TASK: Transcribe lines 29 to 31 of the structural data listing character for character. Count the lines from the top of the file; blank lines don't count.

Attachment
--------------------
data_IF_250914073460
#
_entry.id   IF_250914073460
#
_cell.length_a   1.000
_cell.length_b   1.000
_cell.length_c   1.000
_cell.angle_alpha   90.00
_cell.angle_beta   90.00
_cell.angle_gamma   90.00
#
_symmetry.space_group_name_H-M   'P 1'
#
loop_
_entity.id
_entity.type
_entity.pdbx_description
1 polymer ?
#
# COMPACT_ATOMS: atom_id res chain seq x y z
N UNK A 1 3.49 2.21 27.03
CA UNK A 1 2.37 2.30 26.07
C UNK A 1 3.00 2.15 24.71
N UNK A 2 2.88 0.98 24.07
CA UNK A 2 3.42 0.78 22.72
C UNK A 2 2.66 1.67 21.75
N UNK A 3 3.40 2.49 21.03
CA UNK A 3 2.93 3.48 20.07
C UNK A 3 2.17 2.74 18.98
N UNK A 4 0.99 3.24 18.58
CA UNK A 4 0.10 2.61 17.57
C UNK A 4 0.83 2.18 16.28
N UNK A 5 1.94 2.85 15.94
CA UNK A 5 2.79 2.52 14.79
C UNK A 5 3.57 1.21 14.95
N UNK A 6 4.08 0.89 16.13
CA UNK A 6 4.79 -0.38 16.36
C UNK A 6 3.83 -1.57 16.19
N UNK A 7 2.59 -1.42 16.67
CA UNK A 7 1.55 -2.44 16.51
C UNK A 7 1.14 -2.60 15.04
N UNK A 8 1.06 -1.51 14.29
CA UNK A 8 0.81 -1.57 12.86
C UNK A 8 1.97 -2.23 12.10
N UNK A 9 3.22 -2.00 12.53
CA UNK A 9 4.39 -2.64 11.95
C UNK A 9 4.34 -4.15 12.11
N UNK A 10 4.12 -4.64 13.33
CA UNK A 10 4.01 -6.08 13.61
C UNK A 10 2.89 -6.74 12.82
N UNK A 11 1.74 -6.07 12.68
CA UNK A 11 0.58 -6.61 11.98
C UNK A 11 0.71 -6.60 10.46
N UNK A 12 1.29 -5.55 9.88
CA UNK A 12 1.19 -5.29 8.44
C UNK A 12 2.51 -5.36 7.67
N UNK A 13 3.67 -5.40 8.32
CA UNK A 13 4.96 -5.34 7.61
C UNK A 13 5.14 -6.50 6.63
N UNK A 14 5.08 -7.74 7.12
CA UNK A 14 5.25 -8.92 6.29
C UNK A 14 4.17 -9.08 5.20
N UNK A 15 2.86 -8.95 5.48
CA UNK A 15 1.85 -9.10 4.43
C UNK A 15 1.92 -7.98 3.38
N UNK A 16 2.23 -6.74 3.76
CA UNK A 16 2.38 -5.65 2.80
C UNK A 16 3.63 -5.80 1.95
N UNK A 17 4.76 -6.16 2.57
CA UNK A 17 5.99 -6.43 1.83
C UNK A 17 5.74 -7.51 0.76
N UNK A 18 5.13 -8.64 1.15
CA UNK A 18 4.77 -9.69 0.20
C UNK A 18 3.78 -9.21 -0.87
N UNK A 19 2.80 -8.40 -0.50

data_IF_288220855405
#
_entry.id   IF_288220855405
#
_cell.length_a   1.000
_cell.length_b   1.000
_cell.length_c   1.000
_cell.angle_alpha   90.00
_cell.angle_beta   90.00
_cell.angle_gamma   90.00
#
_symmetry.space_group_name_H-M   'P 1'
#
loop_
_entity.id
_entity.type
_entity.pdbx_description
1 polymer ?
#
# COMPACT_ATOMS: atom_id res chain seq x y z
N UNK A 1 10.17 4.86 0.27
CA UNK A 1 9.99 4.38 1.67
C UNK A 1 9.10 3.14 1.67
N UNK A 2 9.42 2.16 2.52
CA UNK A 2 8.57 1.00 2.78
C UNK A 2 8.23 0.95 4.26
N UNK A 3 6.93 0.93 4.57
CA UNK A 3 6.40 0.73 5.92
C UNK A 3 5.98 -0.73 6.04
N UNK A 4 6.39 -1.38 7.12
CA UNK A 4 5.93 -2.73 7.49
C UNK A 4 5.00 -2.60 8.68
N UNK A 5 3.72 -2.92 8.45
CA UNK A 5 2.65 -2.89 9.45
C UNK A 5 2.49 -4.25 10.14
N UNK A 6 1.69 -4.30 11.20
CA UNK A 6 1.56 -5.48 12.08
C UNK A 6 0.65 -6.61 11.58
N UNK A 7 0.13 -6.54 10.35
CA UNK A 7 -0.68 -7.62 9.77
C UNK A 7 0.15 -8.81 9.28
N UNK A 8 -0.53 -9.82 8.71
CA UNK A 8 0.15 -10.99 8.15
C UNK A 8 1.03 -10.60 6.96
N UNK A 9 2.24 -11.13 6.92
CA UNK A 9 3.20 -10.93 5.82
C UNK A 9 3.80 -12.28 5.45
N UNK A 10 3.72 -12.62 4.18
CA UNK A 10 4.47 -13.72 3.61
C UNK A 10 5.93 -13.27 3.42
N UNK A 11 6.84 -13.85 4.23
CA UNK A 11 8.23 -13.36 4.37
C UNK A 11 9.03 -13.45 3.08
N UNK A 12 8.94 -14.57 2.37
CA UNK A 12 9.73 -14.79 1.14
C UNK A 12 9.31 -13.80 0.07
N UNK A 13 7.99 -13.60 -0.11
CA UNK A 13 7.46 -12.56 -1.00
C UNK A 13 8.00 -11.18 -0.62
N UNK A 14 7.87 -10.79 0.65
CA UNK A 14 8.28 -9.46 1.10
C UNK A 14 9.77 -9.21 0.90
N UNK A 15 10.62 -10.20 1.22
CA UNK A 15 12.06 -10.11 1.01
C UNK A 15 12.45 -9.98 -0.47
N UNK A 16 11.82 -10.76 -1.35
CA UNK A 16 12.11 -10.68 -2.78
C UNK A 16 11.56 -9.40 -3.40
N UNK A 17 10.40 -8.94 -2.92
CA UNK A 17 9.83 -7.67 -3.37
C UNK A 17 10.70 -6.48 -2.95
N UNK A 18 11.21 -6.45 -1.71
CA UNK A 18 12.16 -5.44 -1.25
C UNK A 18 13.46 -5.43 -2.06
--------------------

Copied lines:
C UNK A 3 2.17 2.74 18.98
N UNK A 4 0.99 3.24 18.58
CA UNK A 4 0.10 2.61 17.57